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yacht in big trouble off Whangarei

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I am not intending to make any assumptions on behalf of the sailors involved. I do not know them nor their experience. But they were the age of 70 and 77 and I suspect they were very tired and perhaps not quite feeling agile enough to be tottering around on deck.
Some of you are not understanding what it was probably like out there. I will repeat again from an earlier post. The weather had been blowing from E/SE for a few days and from a very long distance SE of the Country. The Sea Swell was sitting at about 4m. Although the wind itself was not high at around 30kts, there was a very ruff sea on top of the Swells. Anyone that has been out there in that (this was our trip north years ago), the sea gets steep and short and relentless and you pound into every single wave and every now and then at about 5 waves, you get a real big nasty one. It is relentless and tiring. the current running along our coast makes any of these NE and SE directions plain nasty to run into.

As IT said in an earlier post of his, Whangarei entrance was recording seas as high as 6m. I expect the Tide was outflowing. I have entered that with just 3m of sea running and it was a handful. Impossible with 6m and even with 3 to 4 m running with the tide, it would be pretty damn hard work. I expect the Coastguard would have been thinking of this. It would be an impossible sea to be towing another boat in on. Especially if there may have been a steering issue.
    If the Sea was that high at Whangarei, then Tuts would have been just as impossible to try and enter. If it was dark and you did not have good nav gear, it would be suicide. Whangamumu  would have had these seas running directly into it. Not a place I would be attempting to enter and most especially if you have not been in there before. In fact, none of those little entrances are safe in such weather.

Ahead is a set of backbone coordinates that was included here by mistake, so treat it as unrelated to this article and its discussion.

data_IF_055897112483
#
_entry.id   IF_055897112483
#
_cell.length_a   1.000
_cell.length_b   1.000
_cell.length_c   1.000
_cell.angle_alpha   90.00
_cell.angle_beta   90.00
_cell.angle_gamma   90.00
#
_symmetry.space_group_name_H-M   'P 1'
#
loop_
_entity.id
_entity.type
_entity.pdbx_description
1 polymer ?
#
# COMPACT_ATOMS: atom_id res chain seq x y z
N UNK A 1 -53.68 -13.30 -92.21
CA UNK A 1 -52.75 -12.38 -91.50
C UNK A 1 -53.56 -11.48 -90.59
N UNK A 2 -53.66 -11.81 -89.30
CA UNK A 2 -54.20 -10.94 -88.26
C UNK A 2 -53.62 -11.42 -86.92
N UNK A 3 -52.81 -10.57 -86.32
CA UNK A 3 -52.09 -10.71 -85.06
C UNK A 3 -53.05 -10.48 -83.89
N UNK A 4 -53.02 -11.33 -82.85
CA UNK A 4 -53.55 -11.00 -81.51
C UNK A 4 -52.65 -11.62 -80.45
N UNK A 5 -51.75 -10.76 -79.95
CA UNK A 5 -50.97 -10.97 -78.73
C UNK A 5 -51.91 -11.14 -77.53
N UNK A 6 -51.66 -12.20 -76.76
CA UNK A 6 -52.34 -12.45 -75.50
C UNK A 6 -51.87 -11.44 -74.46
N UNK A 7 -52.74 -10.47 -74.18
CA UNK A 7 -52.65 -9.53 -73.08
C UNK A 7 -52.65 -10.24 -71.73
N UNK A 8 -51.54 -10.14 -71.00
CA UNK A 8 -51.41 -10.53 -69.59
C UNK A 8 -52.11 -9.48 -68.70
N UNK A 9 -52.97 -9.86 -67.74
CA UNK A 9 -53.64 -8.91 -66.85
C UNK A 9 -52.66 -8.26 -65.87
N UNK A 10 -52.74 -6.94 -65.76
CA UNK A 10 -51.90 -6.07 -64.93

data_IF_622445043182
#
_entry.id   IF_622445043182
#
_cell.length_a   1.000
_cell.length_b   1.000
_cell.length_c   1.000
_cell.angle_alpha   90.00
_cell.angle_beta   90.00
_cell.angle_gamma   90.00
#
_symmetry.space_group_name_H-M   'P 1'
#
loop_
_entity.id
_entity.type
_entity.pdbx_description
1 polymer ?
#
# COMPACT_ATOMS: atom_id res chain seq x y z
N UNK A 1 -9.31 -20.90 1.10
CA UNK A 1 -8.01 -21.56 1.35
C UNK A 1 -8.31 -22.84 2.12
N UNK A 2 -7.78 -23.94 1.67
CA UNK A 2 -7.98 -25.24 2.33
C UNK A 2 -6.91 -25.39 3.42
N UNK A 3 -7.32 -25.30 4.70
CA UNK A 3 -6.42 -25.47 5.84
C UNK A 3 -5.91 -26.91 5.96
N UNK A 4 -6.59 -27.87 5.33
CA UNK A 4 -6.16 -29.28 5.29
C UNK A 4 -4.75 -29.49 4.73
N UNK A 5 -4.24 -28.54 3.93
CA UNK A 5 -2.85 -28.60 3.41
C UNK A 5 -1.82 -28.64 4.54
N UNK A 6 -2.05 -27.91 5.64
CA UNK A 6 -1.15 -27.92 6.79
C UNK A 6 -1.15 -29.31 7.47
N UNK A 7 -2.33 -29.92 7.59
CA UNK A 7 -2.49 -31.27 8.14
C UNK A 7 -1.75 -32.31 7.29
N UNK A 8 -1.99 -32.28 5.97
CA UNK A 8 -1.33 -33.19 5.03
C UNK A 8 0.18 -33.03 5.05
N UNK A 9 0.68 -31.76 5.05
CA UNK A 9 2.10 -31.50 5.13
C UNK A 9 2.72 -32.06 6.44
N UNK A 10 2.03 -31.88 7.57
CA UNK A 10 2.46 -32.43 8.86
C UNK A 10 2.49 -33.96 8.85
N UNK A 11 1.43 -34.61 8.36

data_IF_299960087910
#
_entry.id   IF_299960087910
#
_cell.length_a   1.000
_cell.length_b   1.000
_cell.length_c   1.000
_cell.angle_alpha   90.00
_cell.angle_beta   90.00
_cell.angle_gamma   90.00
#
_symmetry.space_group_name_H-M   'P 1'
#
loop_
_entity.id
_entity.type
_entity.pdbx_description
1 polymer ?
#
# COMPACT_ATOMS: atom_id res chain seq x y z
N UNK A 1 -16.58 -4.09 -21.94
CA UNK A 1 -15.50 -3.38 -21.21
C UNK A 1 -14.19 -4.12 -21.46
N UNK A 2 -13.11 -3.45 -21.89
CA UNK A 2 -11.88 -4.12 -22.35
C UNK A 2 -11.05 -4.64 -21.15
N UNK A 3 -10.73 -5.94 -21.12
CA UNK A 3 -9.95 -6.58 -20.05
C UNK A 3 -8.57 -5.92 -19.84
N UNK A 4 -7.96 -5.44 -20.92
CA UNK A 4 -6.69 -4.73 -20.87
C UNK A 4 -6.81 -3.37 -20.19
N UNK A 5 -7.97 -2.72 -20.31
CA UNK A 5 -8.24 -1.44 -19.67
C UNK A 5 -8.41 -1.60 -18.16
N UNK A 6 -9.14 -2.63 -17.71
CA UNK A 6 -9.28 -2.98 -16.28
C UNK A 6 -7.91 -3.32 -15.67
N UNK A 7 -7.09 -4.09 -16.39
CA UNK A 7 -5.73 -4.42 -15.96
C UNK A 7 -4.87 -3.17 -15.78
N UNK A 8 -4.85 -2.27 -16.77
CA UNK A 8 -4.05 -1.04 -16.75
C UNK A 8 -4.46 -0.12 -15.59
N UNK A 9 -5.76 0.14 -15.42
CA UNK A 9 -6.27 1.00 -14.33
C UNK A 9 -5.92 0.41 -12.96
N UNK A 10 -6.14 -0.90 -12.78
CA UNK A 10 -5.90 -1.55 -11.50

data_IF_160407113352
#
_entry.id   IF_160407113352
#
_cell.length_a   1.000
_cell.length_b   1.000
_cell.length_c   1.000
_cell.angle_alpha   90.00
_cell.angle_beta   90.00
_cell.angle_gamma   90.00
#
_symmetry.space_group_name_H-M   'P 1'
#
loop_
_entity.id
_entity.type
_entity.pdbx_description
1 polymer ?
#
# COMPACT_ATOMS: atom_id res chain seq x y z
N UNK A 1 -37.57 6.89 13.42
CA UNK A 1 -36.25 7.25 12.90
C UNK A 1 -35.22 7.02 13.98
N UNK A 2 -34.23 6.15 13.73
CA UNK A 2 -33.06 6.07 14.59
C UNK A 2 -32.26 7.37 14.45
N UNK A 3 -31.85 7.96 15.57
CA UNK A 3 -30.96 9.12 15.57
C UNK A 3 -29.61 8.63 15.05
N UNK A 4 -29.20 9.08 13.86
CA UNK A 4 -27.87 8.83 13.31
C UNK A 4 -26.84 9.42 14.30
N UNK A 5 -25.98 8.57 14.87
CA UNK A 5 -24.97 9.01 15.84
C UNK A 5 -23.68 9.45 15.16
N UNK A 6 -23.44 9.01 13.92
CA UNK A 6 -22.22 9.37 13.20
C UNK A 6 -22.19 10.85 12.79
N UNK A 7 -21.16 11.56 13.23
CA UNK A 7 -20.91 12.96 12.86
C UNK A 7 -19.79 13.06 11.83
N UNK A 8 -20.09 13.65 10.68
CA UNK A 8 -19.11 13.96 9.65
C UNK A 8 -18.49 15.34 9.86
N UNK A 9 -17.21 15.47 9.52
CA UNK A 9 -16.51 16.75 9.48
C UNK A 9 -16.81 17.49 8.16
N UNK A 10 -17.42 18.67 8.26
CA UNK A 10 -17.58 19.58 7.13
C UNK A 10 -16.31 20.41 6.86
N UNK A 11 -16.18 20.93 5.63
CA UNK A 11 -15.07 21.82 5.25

As IT also said, running toward a lee shore is bad. Unless you know the entrance to a Port and you know it well and know what exactly to expect, then never ever try entering. There have been many professional skippers with sound vessels that have lost their lives entering River mouths with Weather and Seas running behind them. These places round our Country are just not ever to be underestimated.

It is great to hear the Couple are safe and sound. Very sad to see they have lost their boat.
Does anyone recognise the Rock? Where were they exactly?


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Coastguard attempted FOUR rescues. Including from helicopter. I'm fairly sure they would have 'just towed the boat in' if they could have. It certainly wasn't a case of not thinking of it...

Jetski registration came about because they are essentially unidentifiable and there are now lots of the little suckers. We all have sail numbers or names on the side.    I learnt not to swim anywhe

the fact that cg couldn't get out to them says a lot about the conditions, i'd say.

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30 to 40 knots, two meter swells is not over thier limit is it? Behind the Poor Knights there would have been no wind.


The coast guard reluctantly towed us back to safety when we damaged the bow of our boat two years ago. They were not allowed to tie the tow rope to our boat for some reason. I am glad they did tow us or else we would have lost our boat. They towed us into 30knots of wind at around 15 knots of boat speed, very easy.


It's advisable to use a rope from the vessel being towed not your's, If for some reason you must let go it's the towed vessel's rope that is released because they might not release your's.

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I spent the earlier years of my life going up and down that coast to the point where I would not like to even guess how many times I've sailed between Whangarei and the BOI and also down to Auckland.

It can get nasty.

I've even spent a night hove to way outside Cape Brett because the sea state entering the Bay was bordering on suicidal, let alone any of the other entrances along the coast.


Nobody knows the circumstances aboard this boat, but I know exactly what I would have been doing and it would not have involved any rocks or coastline. Anything within 10 or 15 miles off the coast in some conditions and you get these rouge waves that come through occasionally, that just washes straight over. Plus the confused cross sea bouncing back off the coastline. It demands respect.

The only option sometimes, if you get caught out is to go out, chill out and just wait for it to quieten down a bit.

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